What is Generalised Anxiety Disorder?
If you grew up with a parent who lived with some form of Anxiety, statistically, you are five times more likely to experience anxiety yourself. Anxiety takes on many symptoms and is categorised into groups which include: Obsessive disorder, social phobia, post-traumatic stress disorder, panic disorder and the one we will be discussing today, Generalised Anxiety Disorder.
This particular Anxiety can be hard to distinguish from the other disorders because the language we use to describe our ‘worries’ may be untrained, or maybe the social situations we find ourselves in don’t allow such an emotional expression. Experiencing occasional feelings of Anxiety is perfectly normal throughout life.
What is the difference between anxiety and worry?
However, people with an anxiety disorder frequently have an intense, excessive and persistent fear about everyday situations. These episodes can manifest and express them in ‘waves’ of fear and emotion, making it harder to pinpoint what exactly causes these feelings to arise in the first place. In turn, this makes dealing with Anxiety exceptionally difficult to control because daily tasks can be interrupted if you are not equipped with the techniques to manage these thoughts. These thoughts may not necessarily be proportional to the perceived danger.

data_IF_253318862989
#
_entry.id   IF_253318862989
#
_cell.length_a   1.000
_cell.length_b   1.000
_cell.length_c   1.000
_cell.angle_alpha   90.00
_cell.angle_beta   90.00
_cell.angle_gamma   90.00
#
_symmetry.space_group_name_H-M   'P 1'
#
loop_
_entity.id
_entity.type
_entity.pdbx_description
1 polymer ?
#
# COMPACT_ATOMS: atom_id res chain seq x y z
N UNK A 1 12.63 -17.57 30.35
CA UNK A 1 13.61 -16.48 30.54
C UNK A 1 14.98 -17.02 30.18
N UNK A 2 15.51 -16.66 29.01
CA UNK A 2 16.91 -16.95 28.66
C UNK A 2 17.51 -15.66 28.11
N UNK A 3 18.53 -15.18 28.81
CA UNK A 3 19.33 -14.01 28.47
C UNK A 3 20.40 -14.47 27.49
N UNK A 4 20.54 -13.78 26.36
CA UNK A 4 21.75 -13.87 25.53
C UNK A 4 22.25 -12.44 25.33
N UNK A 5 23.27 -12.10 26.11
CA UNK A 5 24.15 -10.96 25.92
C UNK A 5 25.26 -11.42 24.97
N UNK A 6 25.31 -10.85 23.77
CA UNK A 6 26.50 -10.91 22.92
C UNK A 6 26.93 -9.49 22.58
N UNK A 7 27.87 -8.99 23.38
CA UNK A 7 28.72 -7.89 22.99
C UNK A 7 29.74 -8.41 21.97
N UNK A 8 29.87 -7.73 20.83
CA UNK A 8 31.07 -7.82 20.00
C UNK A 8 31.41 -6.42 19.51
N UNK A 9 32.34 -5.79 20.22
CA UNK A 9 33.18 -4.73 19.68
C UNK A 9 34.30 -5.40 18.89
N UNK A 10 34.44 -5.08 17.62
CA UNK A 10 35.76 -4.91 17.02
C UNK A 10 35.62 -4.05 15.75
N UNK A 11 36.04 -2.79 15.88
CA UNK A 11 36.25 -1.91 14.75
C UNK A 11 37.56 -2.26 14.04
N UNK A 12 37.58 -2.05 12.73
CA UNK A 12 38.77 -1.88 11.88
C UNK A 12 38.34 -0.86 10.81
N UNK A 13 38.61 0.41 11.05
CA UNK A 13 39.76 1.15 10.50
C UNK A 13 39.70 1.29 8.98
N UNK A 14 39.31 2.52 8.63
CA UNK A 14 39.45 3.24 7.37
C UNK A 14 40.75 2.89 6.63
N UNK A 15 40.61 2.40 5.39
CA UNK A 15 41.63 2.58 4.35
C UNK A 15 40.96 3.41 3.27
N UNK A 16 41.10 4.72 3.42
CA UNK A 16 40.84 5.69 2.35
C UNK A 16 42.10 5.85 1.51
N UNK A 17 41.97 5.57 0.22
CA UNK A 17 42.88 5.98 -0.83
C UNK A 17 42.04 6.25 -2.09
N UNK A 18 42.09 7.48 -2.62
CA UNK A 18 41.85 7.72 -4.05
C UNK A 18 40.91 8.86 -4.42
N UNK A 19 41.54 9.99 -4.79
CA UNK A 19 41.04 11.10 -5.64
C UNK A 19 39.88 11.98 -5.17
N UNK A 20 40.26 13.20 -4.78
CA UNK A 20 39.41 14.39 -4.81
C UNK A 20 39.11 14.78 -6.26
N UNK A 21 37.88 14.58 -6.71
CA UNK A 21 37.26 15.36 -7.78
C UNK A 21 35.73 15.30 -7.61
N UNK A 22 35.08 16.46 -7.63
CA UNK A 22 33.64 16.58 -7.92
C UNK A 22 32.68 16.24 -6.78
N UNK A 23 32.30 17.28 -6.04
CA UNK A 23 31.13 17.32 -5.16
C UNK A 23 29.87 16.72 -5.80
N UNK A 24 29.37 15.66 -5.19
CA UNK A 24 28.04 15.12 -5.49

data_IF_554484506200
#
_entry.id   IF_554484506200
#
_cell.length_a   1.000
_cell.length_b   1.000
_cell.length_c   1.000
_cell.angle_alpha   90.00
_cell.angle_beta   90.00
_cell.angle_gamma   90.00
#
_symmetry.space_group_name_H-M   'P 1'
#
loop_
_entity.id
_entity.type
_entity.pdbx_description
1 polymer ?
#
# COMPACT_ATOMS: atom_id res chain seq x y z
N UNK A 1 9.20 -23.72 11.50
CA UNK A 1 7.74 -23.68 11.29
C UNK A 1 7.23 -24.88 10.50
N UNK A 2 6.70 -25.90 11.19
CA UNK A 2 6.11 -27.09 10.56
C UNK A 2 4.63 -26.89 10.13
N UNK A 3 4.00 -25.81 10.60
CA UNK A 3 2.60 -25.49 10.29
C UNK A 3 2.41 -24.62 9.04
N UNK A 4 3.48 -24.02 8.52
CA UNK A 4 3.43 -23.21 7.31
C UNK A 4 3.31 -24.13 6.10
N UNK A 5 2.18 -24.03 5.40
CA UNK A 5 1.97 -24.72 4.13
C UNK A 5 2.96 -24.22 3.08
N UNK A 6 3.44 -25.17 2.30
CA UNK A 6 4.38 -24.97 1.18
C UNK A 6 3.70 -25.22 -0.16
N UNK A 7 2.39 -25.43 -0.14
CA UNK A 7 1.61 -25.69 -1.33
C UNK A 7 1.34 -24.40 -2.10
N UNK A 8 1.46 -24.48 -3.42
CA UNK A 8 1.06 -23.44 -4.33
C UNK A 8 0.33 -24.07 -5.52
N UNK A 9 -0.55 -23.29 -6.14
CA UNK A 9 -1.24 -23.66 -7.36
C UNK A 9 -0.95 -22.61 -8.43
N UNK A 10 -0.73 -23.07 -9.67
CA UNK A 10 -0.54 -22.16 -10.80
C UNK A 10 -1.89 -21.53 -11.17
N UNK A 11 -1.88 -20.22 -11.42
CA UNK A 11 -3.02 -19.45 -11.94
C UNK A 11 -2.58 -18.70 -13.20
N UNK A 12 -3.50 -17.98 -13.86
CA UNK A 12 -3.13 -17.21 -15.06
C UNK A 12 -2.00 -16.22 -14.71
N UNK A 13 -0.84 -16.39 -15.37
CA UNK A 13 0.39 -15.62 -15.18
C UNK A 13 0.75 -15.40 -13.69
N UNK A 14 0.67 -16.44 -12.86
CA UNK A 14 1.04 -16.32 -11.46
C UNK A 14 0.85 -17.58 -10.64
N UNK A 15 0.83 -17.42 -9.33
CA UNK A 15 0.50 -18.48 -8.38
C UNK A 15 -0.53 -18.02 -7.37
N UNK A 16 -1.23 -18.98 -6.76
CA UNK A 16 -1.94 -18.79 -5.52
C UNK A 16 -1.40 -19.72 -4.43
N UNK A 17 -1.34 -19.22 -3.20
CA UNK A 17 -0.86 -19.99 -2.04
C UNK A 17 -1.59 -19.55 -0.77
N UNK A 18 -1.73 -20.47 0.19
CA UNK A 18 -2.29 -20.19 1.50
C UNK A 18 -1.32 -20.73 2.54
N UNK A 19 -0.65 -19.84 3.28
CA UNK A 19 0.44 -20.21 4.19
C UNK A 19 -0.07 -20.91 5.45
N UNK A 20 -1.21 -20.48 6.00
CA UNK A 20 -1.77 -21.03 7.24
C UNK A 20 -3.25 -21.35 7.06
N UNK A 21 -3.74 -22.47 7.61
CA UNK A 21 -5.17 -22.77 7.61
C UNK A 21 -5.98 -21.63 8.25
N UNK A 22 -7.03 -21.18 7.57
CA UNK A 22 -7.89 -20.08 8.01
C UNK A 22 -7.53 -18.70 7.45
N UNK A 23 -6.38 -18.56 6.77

What are the symptoms of Generalised Anxiety Disorder?
Symptoms for Generalised Anxiety Disorder can start very early in childhood and usually begin to express symptoms in adolescence. By nature, this is a difficult time in any individual’s life, so it can be hard to diagnose without a professional opinion. As a result, Anxiety can be left untreated for many years, with the individual seemingly healthy for a while. Still, occasionally, the individual may go through depressive spells they take to be part of their personality. Later in adulthood, the disorder can reach a heightened level of fear as the techniques for moderating these fears has been left unrecognised and ignored. It is interesting to note that most people who are seeking treatment for anxiety fall between the ages of 29-35.
Most recent studies indicate that around 3 million people in the United Kingdom are living with one or a combination of anxiety disorders.
Generalised Anxiety Disorder is not only about the pain it inflicts on the mind.
What are the psychological symptoms of anxiety?
- A sense of dread
- Feeling constantly on edge
- Difficulty concentrating
But physically, GAD can have a debilitating effect on the body too. Many people suffering from this disorder also describe the physical pain it causes
What are the physical symptoms of anxiety?
- A noticeably strong, fast or irregular heartbeat (palpitations)
- Muscle aches and tension
- Trembling or shaking
- Dry mouth
- Excessive sweating
- Shortness of breath
With such a large portion of the population experiencing these symptoms, it is important to know help is always available.
Onebright therapists understand and acknowledge that the effects of Generalised Anxiety Disorder can be so embedded in our daily existence that we don’t even realise when it takes over parts of our lives. By taking the lead and using techniques from Cognitive Behavioural Therapy, we are showing the younger generations that mental health needs to be taken seriously and giving them the tools to break the cycle of Anxiety within families.
We offer online therapy and over-the-phone appointments to allow you to be as comfortable and open as possible when talking to one of our therapists.